Violent conflict is surging after decades of relative decline. Deaths in war, refugee numbers, military spending and terrorist incidents have all reached historic highs in recent years, according to a new United Nations and World Bank study.
There has been an eruption of horrific violence in Gaza on top of ongoing conflicts in Syria and the Rohingya crisis in Myanmar and Bangladesh. Add to this eight million people on the brink of famine, a million declared cholera cases and over three million internally displaced people in Yemen and it becomes clear that the world needs to address the root causes of violent conflict.
Major world powers sat down for a meeting at the UN General Assembly in April 2018 to discuss the new UN initiative, “Sustaining Peace”. Among their number was the UK Minister of State for the Commonwealth and the United Nations, Lord Ahmad, who gave a statement noting the UK’s support of the agenda of peace – particularly the renewed focus on conflict prevention.
But there is a key element missing from the UN’s peacebuilding plans: the role of economic, social and cultural human rights. When it comes to building peace, the role of human rights has been focused on civil and political rights – such as the right to life, the right to vote, establishing democratic institutions and the rule of law. But the contribution of economic, social and cultural rights has been largely overlooked. That is a mistake which needs to be addressed.
A root cause of conflict
Addressing economic, social and cultural rights is important for tackling violence and building peace because the denial of these rights can be a major contributing factor to conflict. They can in fact be one of the root causes of conflict and a driver of continuing unrest. For example, violations of the right to water caused by poor management or discrimination in access to water can caused violence in 2000 in Cochabamba, Bolivia. Water shortages can also lead to displacement such as that which contributed to the civil war in Syria where tensions caused by four successive droughts in the predominantly Kurdish northeastern region of the country forced two million small scale farmers to migrate into the urban areas of Aleppo and Damascus. So addressing fundamental rights can be a part of the solution and can be a key element of preventing conflict as well as post-conflict peace building and development.
Consequently building and sustaining peace requires attention to the “before, during and after” of destructive conflict, and economic, social and cultural rights are of crucial importance in all of these phases.
Significantly, they provide legal entitlements for people’s basic needs such as food, water, housing and health. Realising such basic rights are essential to preventing violent conflict as “prevention is better than cure”.
If these basic needs and rights can be met then it will help prevent conflict and so reduce the terrible human cost of war and violence – so prevention can be cheaper than the cure, too. In 2016, conflict cost world states US$14.3 trillion, or 12.6% of global GDP. Increased focus and expenditure on conflict prevention could save states between US$5 billion and US$70 billion per year, reducing the economic cost of war as well as reducing the human cost.
An early warning system
The monitoring of economic and social rights can also form part of an early warning system when it comes to conflict risk assessment. For example, monitoring the number of violations of rights (such as the rights to food, housing or health), the widening geographical spread of violations, and worsening discrimination against particular community groups can help identify areas where there is an increased risk of conflict emerging, escalating or relapsing. These monitors can also spot worsening poverty which also fuels conflict.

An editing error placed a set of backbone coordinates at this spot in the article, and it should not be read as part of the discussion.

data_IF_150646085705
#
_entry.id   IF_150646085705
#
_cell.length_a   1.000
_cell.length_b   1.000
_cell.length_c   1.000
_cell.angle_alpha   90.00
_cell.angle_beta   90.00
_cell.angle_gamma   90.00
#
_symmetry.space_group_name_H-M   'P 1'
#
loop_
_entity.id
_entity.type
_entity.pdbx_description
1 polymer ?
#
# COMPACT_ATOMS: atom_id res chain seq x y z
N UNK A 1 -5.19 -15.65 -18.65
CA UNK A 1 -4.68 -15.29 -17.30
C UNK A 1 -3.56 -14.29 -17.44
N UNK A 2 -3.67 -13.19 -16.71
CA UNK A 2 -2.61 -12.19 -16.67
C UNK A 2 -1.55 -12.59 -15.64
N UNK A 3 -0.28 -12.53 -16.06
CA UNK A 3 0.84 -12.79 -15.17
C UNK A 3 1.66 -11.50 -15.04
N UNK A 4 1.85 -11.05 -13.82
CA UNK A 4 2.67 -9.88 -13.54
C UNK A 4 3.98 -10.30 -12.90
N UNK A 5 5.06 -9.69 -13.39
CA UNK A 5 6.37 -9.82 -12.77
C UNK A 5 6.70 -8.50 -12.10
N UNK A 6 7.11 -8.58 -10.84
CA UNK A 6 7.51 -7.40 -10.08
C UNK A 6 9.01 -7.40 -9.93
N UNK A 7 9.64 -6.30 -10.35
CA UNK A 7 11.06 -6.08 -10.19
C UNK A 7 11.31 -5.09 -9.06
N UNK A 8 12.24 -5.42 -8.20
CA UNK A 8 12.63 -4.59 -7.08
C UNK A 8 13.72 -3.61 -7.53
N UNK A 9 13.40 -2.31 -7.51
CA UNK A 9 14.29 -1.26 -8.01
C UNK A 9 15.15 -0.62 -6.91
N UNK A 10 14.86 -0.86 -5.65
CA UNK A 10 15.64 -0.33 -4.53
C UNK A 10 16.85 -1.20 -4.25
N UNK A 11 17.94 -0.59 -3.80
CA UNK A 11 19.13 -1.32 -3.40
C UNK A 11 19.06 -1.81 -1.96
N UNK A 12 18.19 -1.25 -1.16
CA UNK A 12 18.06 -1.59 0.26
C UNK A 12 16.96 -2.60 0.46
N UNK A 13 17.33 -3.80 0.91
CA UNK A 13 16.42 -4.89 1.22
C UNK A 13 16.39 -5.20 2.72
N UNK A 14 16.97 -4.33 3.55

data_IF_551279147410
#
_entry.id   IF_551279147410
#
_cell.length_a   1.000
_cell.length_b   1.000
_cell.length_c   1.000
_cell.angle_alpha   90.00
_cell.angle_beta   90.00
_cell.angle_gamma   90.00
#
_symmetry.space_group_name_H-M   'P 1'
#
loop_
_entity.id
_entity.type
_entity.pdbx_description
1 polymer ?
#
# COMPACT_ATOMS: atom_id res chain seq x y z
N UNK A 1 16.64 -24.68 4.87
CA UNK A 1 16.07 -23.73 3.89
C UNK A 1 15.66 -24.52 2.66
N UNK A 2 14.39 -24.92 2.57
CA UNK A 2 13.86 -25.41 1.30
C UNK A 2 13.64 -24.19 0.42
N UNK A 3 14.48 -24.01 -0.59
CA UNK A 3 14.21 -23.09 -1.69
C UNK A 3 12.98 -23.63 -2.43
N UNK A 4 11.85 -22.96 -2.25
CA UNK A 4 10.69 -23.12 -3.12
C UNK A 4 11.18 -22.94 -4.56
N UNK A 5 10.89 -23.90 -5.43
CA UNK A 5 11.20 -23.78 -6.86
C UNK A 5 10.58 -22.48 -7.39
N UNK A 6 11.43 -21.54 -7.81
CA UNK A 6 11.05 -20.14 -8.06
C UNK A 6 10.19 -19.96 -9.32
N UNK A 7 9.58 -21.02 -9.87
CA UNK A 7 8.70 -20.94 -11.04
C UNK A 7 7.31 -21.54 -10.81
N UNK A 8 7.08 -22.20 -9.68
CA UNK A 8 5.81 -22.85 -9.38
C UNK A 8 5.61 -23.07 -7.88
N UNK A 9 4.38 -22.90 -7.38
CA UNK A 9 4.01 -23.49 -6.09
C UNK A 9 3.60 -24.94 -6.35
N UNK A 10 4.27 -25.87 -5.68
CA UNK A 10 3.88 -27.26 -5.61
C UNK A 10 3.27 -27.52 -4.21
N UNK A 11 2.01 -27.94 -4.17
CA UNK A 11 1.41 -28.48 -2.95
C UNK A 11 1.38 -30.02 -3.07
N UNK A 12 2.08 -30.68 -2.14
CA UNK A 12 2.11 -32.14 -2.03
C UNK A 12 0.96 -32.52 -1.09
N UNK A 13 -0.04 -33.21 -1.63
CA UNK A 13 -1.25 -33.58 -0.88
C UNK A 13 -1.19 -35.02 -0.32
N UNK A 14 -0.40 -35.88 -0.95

Mapping violations that act as conflict triggers – such as civil and political rights violations – can assist in understanding how to address grievances before they “tip over” into violence. For example, repression of peaceful protests over food shortages can trigger violence. The root cause of the violence is lack of food but the repression of the protest is what tips it over into violence. Tackling both the root cause as well as the freedom to peacefully protest is necessary and so discussion of economic and social rights need to be integrated into mediation and diplomacy efforts.
But there are some challenges to this process, including definition of “early” in terms of timing for interventions and obtaining, gathering and sharing the required data in conflict zones. Here the role of civil society and particularly human rights defenders is key as they are often the only groups with access to obtain such data.
Ensuring that economic and social rights are included in measures to prevent conflict and sustain peace does not require reinventing the wheel. The existing international human rights framework for such rights already provides a legal basis, clear obligations and indicators for the management and prioritisation of resources to meet basic rights. Such a framework can be used to assist with grievances within a state before violence erupts and certainly as part of any mediation when tensions are high.
The UN must take the lead role here, if asserting and protecting these rights are to really help prevent future wars and destructive conflicts. It needs to mainstream economic, social and cultural rights within all three pillars of the UN - peace and security, development and human rights. Training, leadership and sharing of expertise will be required.
The enhanced focus on prevention within the “sustaining peace” agenda is welcome. But until those tasked with building and sustaining peace start dealing comprehensively with economic, social and cultural rights, a part of the puzzle will remain missing. Without it, sustaining peace will not be possible.